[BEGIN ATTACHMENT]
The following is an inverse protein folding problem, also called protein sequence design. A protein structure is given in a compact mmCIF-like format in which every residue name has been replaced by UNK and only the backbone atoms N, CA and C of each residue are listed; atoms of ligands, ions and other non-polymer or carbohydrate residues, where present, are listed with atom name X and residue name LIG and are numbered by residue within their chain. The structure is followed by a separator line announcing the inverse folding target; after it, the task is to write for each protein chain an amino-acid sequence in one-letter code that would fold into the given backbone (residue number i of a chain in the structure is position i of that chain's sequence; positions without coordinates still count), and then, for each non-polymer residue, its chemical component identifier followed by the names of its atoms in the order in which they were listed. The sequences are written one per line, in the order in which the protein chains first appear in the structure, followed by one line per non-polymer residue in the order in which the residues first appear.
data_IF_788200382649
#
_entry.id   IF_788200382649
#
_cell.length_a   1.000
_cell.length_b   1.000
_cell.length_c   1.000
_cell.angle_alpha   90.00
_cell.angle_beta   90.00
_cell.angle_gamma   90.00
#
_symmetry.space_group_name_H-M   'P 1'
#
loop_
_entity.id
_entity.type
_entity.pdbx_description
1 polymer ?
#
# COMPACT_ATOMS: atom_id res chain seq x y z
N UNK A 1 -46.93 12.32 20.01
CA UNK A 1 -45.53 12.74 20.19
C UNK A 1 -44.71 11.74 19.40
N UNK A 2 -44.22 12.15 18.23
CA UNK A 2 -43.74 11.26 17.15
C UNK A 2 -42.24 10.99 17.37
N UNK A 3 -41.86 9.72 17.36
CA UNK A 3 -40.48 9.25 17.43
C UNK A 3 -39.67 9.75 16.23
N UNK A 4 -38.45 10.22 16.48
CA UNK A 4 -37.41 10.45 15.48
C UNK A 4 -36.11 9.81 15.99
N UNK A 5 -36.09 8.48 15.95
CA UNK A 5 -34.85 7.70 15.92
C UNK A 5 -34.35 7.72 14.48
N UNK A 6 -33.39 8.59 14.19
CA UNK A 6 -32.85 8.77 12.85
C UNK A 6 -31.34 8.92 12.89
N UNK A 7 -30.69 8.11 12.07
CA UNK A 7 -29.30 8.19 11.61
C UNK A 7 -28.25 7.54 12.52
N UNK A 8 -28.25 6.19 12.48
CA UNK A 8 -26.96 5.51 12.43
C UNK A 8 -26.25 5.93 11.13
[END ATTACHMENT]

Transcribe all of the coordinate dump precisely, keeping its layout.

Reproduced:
The following is an inverse protein folding problem, also called protein sequence design. A protein structure is given in a compact mmCIF-like format in which every residue name has been replaced by UNK and only the backbone atoms N, CA and C of each residue are listed; atoms of ligands, ions and other non-polymer or carbohydrate residues, where present, are listed with atom name X and residue name LIG and are numbered by residue within their chain. The structure is followed by a separator line announcing the inverse folding target; after it, the task is to write for each protein chain an amino-acid sequence in one-letter code that would fold into the given backbone (residue number i of a chain in the structure is position i of that chain's sequence; positions without coordinates still count), and then, for each non-polymer residue, its chemical component identifier followed by the names of its atoms in the order in which they were listed. The sequences are written one per line, in the order in which the protein chains first appear in the structure, followed by one line per non-polymer residue in the order in which the residues first appear.
data_IF_788200382649
#
_entry.id   IF_788200382649
#
_cell.length_a   1.000
_cell.length_b   1.000
_cell.length_c   1.000
_cell.angle_alpha   90.00
_cell.angle_beta   90.00
_cell.angle_gamma   90.00
#
_symmetry.space_group_name_H-M   'P 1'
#
loop_
_entity.id
_entity.type
_entity.pdbx_description
1 polymer ?
#
# COMPACT_ATOMS: atom_id res chain seq x y z
N UNK A 1 -46.93 12.32 20.01
CA UNK A 1 -45.53 12.74 20.19
C UNK A 1 -44.71 11.74 19.40
N UNK A 2 -44.22 12.15 18.23
CA UNK A 2 -43.74 11.26 17.15
C UNK A 2 -42.24 10.99 17.37
N UNK A 3 -41.86 9.72 17.36
CA UNK A 3 -40.48 9.25 17.43
C UNK A 3 -39.67 9.75 16.23
N UNK A 4 -38.45 10.22 16.48
CA UNK A 4 -37.41 10.45 15.48
C UNK A 4 -36.11 9.81 15.99
N UNK A 5 -36.09 8.48 15.95
CA UNK A 5 -34.85 7.70 15.92
C UNK A 5 -34.35 7.72 14.48
N UNK A 6 -33.39 8.59 14.19
CA UNK A 6 -32.85 8.77 12.85
C UNK A 6 -31.34 8.92 12.89
N UNK A 7 -30.69 8.11 12.07
CA UNK A 7 -29.30 8.19 11.61
C UNK A 7 -28.25 7.54 12.52
N UNK A 8 -28.25 6.19 12.48
CA UNK A 8 -26.96 5.51 12.43
C UNK A 8 -26.25 5.93 11.13